The ad, which appeared in The Guardian in January 2015, features an illustration of fracking taking place underneath a house with the text "No fracking under my home".
Underneath this, it states: "Fracking threatens our climate, our countryside and our water. Yet experts agree – it won’t cut our energy bills."
A complaint was brought by Labour peer Lord Lipsey, a member of the House of Lords economic affairs committee, which had heard evidence on the impact of fracking in February 2014, and understood there were a range of views on whether fracking would reduce energy prices.
Greenpeace said that many experts had stated that fracking would not lower energy costs and the claim was made in light of that, provided a range of quotes and online information in support of this.
They also said that the phrase "experts agree" did not state or imply that all experts agreed – and that to limit their right to say so would be a breach of their right to freedom of expression under the European Convention on Human Rights.
The Advertising Standards Authority originally disagreed, saying that the claim would be taken by readers to mean that there was a general consensus among most experts that fracking would not affect energy prices – but citing evidence suggesting that a range of views existed on the matter.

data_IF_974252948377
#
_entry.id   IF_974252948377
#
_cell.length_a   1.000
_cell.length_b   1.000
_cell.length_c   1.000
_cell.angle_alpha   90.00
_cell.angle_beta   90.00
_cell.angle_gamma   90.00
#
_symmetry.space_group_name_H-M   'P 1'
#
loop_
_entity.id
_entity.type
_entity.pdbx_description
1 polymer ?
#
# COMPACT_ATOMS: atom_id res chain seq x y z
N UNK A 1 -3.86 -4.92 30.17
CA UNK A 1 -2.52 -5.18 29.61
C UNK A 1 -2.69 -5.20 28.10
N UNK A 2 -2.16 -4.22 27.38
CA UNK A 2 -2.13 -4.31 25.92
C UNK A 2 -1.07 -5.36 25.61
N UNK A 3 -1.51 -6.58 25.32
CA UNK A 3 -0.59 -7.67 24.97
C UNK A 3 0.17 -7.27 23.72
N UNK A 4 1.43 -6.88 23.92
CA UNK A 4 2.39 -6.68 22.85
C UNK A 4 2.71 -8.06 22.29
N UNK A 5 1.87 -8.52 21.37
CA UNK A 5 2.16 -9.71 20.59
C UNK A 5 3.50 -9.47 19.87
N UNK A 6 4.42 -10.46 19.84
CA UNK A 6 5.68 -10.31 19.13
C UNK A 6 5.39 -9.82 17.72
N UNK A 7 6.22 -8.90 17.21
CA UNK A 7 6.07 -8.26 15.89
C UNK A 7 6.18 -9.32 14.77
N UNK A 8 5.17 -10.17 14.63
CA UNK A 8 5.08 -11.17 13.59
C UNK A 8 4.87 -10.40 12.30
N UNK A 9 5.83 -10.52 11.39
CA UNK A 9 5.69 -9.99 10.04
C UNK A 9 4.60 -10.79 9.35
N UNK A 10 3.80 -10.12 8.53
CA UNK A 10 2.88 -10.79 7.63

But after Greenpeace appealed the decision, the ASA decided that it had made the ruling in error – and that a "general consensus" did exist that a meaningful reduction in UK domestic energy bills was highly unlikely, or would be limited to a small number of potential scenarios.
Greenpeace was highly critical of the ASA, with fracking campaigner Hannah Martin calling the original decision a "farcical attempt to stifle the crucial public debate on fracking".
"This U-turn is an embarrassment not just for the advertising watchdog but for all the industry advocates who keep touting fracking as the miracle cure to high energy bills," Martin told The Guardian.
Public support for fracking – the method used to extract shale gas – has fallen continuously over the last three years, according to the government’s official public opinion tracker. In April, just 19% said they supported exploration for shale gas, while 31% are against it – roughly reversing the figures from early 2014.
An ASA spokeswoman said: "It is only right that, where our council is presented with persuasive arguments and evidence, we are prepared to overturn our original ruling and put that on the public record."